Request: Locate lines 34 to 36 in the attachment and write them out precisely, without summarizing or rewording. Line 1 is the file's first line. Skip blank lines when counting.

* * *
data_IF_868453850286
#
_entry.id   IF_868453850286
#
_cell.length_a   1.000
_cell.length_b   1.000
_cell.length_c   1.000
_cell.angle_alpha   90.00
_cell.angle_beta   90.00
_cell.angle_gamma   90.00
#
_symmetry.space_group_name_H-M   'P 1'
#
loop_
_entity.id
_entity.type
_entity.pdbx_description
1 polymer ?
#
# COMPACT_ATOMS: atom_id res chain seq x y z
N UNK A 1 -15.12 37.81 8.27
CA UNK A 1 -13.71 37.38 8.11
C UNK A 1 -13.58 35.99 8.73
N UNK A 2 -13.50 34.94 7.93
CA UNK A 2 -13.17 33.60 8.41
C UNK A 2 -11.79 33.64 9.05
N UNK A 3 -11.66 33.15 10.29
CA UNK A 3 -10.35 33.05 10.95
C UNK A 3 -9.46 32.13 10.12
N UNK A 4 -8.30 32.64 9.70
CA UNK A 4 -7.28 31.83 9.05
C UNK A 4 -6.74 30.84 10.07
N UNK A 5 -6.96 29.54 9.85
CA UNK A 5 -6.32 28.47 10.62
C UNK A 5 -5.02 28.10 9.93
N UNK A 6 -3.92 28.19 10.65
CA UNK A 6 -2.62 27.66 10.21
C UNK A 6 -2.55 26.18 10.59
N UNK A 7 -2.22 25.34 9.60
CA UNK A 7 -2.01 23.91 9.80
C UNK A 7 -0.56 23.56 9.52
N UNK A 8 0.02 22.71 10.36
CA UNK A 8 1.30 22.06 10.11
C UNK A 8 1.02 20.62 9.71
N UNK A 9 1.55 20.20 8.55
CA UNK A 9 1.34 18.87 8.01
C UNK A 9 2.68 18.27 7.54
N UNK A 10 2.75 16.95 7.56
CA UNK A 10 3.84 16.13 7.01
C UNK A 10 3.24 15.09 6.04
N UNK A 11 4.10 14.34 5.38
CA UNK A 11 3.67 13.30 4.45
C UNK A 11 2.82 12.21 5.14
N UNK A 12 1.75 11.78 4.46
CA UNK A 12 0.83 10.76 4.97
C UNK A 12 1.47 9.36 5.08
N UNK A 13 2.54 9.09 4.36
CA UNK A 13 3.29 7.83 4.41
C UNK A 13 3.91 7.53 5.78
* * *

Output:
CA UNK A 5 -6.32 28.47 10.62
C UNK A 5 -5.02 28.10 9.93
N UNK A 6 -3.92 28.19 10.65